When Jonas Mekas Went to Jail

According to an expert in witchcraft, magic, and sorcery, “Flaming Creatures” was an ‘excellent film.’ The cops didn’t think so.


In the March 12, 1964, edition of the Village Voice, contributor Stephanie Gervis Harrington reported that Jonas Mekas demanded to be arrested. The cops obliged.

The New American Cinema has run afoul of the old American determination to keep our culture clean. The first casualties were Village Voice film critic and new wave movie-maker Jonas Mekas and three associates, who spent a night in jail last week on a charge of showing an obscene film. The film, “Flaming Creatures,” made by Jack Smith, is one of the better-known productions of America’s new film avant garde.

“Flaming Creatures” was described by Leslie Trumbull of the Film-Makers’ Cooperative, which distributes it, as a “fantastic lampoon of commercialized sex and sexual mores.” Accepted as an entry in the recent festival of experimental films at Knokke Le-Zoute, Belgium, but banned from public showing by the Belgian Ministry of Justice, “Flaming Creatures” was given a special “film maudit” (or “damned film”) award by the festival’s selection jury.…

And according to Dr. Joseph Kaster, an instructor in myth and ritual, Greek mythology, Egyptology, and witchcraft, magic, and sorcery at the New School for Social Research, “Flaming Creatures” is an “excellent” film. Dr. Kaster told The Voice that he found the film “full of symbolic motifs” and would like to show it to his myth and ritual class. There is nudity in it, he noted, but “it is there for a point, not for its own sake.” The film, he said, is “not in the lease objectionable.”

The District Attorney’s office, however, did not see it that way. Without making themselves known, plainclothesmen watched “Flaming Creatures” when it opened last Monday night at the Bowery Theatre, 4 St. Mark’s Place. Presumably they did find the film objectionable — or those parts of it that included shots of male sex organs and female breasts — because the next night the film and four of those involved in its showing were seized by the police. Mekas, a founder and guiding light of the Film-Makers’ Cooperative, was not at the theatre at the time, but when he was notified of what was happening, he rushed down and demanded that he be arrested too. The police obliged.…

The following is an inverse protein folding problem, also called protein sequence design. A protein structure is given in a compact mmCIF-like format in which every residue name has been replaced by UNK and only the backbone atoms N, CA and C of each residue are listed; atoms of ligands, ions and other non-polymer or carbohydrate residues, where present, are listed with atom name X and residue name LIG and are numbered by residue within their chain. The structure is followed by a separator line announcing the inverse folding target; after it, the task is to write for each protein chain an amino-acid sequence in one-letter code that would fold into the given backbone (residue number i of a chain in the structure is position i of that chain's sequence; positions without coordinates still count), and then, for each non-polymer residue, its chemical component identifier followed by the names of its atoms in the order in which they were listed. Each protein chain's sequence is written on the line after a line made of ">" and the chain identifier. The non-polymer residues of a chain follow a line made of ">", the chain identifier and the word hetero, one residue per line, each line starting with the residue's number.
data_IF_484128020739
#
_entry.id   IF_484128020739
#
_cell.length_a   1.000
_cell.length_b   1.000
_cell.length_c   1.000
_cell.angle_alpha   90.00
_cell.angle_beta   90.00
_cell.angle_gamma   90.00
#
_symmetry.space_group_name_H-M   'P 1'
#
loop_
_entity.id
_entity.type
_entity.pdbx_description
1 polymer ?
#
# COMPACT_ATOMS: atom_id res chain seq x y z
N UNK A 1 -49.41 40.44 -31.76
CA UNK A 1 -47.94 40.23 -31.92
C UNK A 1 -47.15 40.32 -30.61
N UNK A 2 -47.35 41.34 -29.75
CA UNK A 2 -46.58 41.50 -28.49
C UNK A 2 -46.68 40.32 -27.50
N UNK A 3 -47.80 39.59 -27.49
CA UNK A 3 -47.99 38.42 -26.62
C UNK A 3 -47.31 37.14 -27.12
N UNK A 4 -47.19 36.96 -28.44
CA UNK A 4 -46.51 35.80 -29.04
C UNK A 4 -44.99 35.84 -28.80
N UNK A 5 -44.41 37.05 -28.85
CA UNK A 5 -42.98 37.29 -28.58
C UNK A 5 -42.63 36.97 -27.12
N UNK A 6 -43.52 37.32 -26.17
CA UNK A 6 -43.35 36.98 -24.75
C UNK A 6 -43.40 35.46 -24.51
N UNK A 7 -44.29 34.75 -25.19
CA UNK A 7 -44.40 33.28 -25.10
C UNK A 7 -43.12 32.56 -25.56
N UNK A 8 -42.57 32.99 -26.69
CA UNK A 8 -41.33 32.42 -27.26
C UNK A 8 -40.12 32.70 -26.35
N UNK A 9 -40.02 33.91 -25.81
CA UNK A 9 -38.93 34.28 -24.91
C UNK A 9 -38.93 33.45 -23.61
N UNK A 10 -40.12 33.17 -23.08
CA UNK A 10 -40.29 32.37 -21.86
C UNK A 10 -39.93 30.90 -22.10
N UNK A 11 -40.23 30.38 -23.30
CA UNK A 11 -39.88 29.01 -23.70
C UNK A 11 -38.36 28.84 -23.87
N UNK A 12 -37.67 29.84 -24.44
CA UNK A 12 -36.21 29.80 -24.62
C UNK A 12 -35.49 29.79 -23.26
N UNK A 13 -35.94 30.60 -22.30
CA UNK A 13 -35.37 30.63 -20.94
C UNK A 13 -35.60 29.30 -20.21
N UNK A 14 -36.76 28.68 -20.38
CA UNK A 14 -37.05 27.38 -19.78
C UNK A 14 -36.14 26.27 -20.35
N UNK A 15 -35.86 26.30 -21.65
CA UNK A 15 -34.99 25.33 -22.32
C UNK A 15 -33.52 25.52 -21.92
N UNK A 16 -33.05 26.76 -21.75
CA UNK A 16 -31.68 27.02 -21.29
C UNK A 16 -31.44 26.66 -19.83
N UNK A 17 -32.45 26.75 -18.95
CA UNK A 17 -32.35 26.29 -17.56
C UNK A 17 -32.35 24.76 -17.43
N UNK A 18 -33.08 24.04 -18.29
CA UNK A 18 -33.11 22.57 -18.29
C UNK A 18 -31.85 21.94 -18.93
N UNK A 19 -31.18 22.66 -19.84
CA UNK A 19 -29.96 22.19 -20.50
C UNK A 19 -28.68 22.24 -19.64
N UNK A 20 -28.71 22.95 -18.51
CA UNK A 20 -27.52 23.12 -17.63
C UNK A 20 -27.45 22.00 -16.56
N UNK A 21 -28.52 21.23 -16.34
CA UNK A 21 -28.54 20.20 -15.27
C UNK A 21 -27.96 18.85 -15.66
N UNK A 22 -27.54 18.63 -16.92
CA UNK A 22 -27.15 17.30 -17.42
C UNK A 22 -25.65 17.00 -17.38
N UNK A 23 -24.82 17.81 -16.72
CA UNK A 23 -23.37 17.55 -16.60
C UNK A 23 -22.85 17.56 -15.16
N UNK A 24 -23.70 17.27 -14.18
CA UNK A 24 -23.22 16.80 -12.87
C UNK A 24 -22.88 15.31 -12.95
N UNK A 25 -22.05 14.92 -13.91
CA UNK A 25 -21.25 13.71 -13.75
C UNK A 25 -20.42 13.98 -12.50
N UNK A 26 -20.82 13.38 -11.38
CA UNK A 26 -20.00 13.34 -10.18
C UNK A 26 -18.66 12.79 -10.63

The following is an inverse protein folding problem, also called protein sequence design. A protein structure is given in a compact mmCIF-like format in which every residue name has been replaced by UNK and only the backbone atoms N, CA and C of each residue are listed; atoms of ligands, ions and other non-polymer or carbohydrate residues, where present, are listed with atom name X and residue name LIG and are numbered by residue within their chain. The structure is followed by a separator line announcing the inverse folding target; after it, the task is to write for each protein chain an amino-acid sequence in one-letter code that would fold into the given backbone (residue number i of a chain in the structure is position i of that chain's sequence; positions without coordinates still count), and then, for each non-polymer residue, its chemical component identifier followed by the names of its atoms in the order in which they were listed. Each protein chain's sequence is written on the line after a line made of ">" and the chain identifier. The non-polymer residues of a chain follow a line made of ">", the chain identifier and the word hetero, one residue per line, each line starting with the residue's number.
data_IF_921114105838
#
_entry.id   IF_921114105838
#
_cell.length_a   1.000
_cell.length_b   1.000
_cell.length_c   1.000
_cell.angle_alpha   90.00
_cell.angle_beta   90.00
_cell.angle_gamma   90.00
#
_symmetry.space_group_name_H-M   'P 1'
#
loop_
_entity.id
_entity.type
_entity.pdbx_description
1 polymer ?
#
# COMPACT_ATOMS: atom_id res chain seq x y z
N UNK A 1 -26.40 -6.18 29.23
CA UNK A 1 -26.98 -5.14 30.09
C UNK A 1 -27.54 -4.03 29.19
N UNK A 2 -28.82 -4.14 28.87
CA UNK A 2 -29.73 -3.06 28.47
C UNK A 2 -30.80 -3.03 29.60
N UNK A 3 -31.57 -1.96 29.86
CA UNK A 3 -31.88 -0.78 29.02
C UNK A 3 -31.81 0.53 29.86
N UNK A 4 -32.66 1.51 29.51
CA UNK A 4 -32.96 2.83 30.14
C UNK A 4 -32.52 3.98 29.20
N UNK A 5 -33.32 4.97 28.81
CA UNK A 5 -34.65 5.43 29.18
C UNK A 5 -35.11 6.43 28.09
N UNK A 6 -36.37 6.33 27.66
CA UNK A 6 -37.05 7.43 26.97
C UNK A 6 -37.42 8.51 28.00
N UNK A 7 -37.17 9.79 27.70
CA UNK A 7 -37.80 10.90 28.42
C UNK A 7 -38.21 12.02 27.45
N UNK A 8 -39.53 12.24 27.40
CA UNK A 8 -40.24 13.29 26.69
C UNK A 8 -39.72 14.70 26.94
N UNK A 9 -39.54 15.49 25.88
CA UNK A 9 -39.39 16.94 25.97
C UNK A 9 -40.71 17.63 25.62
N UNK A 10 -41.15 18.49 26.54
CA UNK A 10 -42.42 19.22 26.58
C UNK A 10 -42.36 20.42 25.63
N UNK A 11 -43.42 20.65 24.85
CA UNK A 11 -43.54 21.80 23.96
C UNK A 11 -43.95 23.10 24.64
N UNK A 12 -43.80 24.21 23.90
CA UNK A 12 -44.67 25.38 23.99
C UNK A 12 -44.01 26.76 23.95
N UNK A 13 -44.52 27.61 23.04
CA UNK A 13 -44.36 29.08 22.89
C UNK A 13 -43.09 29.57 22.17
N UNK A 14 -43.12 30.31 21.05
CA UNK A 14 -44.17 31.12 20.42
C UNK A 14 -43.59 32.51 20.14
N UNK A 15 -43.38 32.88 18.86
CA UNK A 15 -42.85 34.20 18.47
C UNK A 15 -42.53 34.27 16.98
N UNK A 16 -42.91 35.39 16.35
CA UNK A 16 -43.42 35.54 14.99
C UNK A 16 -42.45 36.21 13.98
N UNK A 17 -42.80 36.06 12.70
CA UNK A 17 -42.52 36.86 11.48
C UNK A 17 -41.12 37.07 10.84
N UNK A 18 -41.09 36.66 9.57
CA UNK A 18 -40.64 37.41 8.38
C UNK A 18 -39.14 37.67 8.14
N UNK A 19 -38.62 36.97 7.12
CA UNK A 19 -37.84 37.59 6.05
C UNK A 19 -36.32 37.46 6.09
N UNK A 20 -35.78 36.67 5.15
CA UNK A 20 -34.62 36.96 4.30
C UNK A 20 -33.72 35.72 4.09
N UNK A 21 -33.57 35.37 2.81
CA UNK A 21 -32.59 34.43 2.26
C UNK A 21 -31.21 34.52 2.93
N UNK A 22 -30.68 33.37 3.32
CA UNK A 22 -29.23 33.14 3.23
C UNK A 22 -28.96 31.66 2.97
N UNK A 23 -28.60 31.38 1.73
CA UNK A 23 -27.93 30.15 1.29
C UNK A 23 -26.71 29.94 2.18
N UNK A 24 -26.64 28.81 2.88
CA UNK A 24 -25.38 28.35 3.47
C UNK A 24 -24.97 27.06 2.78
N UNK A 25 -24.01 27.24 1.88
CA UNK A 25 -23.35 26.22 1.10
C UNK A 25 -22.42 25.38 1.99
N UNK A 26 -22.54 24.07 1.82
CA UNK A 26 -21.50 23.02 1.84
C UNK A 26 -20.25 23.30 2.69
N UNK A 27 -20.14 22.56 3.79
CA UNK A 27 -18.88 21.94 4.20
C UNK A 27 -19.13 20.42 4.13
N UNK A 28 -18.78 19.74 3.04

They were arraigned shortly before noon the following day on a charge of showing an “indecent, lewd, and obscene” film and released without bail on the recognizance of their lawyer. Trial was set for March 16. In the meantime, the regular Tuesday and Wednesday night showings of New American Cinema films at the New Bowery are continuing. And last Saturday Mekas ran continuous half-hour showings of the Jean Genet film “Un Chant d’Amour,” a homosexual love story set in a prison, at the Writers’ Stage Theatre, 83 East 4th Street. The police did not interrupt the showing, although Mekas reports that they were in view outside the theatre.

In that same issue, Mekas foreshadows his fate in his regular column:

“Hollywood has created an image in the minds of the people that cinema is only entertainment and business. What we are saying is that cinema is also art. And the meanings and values of art are not decided in courts or prisons.”